"Forgiveness Saved My Life"
Reflections from prison
Posted Dec 07, 2016
Security was tight in the medium security prison. I had forgotten that I had the New York subway schedule in the winter jacket. No paper allowed.
After going through two secured doors, we went into the courtyard. It was night and so the floodlights were bouncing off the razor wire that wrapped each fence. That wire looked almost festive as it gleamed and sparkled. But, of course, it represented a darker reality than the dance with the floodlights let on.
A little farther on we met Jonah (not his real name), who was coming to attend the talk on forgiveness.
“Hey, do you remember me?” Jonah asked as he extended a big warm hug.
“Yes, of course. How are you?” I said. It had been a while and I was very glad to see him.
Jonah’s is one of the many success stories we hear once those in prison go through forgiveness therapy. He went from maximum security prison to medium because his constant anger diminished. Forgiveness has a way of doing that. As a person, as Jonah puts it, “gives the gift of forgiveness” to those who abused him, his inner world becomes healthier (see, for example, Lin, Mack, Enright, Krahn, & Baskin, 2004).
“Forgiveness saved my life,” he said with earnest and serious eyes. He knows of what he speaks. Anger landed him in medical facilities and eventually contributed to serious crime and long prison terms. Yet, his anger was cured by understanding, through forgiveness therapy, that the abuse he experienced as a young man turned to a poisonous anger which was destroying him.
“No one cares how angry you are. It’s yours and yours alone when someone gets to you in a big way.” He had to confront that anger, struggle to forgive the one who was so unfair, and now Jonah can meet me with a warm, wonderful smile, a hug, and a vitality for life that is so unexpected in juxtaposition to the floodlights and the officers and the dancing razor wire.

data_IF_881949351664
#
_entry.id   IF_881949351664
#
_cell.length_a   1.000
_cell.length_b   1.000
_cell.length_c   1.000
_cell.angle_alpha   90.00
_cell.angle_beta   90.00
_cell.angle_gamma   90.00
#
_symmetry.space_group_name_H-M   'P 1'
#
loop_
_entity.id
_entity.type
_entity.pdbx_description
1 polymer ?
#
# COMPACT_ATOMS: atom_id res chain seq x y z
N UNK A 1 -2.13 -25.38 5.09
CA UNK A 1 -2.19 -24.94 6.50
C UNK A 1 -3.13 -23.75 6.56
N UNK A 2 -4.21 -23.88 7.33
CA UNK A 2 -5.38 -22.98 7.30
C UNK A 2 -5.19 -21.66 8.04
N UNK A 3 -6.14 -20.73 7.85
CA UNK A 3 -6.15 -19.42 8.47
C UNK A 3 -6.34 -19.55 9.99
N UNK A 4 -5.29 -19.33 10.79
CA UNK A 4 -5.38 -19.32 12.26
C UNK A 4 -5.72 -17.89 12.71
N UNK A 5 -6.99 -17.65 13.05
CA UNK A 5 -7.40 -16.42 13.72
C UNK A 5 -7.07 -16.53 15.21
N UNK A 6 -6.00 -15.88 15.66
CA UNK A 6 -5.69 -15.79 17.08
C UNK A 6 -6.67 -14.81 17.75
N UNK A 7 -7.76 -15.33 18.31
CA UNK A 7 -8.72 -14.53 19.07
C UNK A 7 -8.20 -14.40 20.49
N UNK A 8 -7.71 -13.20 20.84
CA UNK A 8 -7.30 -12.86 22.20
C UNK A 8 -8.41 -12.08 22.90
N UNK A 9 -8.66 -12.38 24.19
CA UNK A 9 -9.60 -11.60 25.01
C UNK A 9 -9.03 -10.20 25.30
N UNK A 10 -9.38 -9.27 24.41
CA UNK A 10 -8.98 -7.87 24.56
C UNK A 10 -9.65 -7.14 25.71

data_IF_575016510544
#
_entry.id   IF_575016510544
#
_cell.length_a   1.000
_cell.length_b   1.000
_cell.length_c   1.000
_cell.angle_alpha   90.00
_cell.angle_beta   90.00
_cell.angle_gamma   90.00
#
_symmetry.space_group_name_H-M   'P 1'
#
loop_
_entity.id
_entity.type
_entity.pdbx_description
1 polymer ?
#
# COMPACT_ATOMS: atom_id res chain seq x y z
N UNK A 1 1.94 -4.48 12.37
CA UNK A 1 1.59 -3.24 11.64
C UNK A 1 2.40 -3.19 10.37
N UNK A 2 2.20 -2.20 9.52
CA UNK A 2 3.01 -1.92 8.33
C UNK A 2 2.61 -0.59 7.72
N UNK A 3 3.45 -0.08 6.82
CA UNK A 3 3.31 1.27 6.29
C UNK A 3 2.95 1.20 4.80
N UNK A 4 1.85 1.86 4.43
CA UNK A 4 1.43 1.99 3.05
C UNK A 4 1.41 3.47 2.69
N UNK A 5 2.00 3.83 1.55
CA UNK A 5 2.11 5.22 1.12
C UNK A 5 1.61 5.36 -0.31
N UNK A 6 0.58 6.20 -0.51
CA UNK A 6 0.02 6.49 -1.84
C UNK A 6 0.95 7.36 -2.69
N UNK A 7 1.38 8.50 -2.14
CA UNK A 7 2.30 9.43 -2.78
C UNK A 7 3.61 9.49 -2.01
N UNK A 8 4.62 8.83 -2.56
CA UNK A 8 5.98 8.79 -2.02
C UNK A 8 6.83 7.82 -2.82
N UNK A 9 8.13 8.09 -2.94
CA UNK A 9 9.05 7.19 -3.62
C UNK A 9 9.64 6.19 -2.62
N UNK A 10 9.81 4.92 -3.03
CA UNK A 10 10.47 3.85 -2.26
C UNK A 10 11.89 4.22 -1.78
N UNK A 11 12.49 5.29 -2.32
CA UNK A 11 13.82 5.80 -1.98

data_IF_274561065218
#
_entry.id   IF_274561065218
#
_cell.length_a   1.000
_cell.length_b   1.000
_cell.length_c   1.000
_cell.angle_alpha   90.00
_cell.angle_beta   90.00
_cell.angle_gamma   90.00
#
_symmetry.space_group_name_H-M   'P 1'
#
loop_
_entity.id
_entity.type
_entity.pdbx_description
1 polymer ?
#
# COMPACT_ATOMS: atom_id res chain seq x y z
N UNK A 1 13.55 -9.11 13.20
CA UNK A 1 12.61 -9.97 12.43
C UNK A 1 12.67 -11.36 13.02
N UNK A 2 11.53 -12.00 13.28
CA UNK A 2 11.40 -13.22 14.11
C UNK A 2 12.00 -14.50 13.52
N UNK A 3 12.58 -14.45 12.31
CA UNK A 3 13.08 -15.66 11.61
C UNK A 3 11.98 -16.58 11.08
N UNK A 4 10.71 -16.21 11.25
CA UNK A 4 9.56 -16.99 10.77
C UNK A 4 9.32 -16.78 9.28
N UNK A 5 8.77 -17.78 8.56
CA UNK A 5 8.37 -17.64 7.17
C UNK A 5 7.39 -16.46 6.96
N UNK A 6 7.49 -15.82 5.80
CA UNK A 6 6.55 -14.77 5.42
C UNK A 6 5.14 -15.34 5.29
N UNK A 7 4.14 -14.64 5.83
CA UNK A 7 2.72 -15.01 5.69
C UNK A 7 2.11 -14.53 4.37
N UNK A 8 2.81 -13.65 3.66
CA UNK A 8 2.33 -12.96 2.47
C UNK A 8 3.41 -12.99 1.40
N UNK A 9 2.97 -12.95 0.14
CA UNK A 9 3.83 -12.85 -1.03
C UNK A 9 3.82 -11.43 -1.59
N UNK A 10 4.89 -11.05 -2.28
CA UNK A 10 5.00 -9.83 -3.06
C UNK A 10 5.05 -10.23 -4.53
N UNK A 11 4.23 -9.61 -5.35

Jonah is set free inside even though his body is imprisoned and for many years to come. The past pain will not destroy him and any insensitivities, frustrations, and challenges that are part of max and medium security prisons will not crush him because he has an antidote to the build-up of toxic anger: forgiveness.
Forgiveness therapy is beginning to gain traction in prisons because counselors are beginning to see that it is one of the few approaches to corrections that actually works (see Enright & Fitzgibbons, 2015 for many of the empirically-based clinical trials). To forgive is to take the floodlight of analysis off of the self and place it, paradoxically, on the one who did the harm. It is to tell a wider story of whom that other is. Forgiveness therapy allows the person to see the abusing person’s vulnerability, woundedness, and anger that “put me on the hook” as one of my friends in prison describes it. As the heart softens toward those who are cruel, one’s own inner poisons find an antidote in growing compassion. And it works.
One of the main insights I now see is this: As those in prison realize that they are capable of giving the heroic virtue of forgiveness to others, they understand that they, themselves, are stronger than they had thought. They realize that they are givers, human givers, men. “I am a man” not a number, is a common new and growth-producing insight, one that helps those in prison to stand tall in the face of grave challenges. “I am a woman” will be next as we move soon toward a max facility for females.
Long live forgiveness therapy in prisons. Oh, and by the way, did you notice that throughout this little essay, I never once used the word “prisoner”? You see, the word “prisoner” is a sweeping term, encompassing a person’s entire being by their address, by where they reside. Jonah knows he is more than “a prisoner.” He is a man, one who forgives.
Enright, Rd. & Fitzgibbons, R. (2015). Forgiveness Therapy. Washington, DC: APA Books.
Lin, W.F., Mack, D., Enright, R.D., Krahn, D., & Baskin, T. (2004). Effects of forgiveness therapy on anger, mood, and vulnerability to substance use among inpatient substance-dependent clients. Journal of Consulting and Clinical Psychology, 72(6), 1114-1121.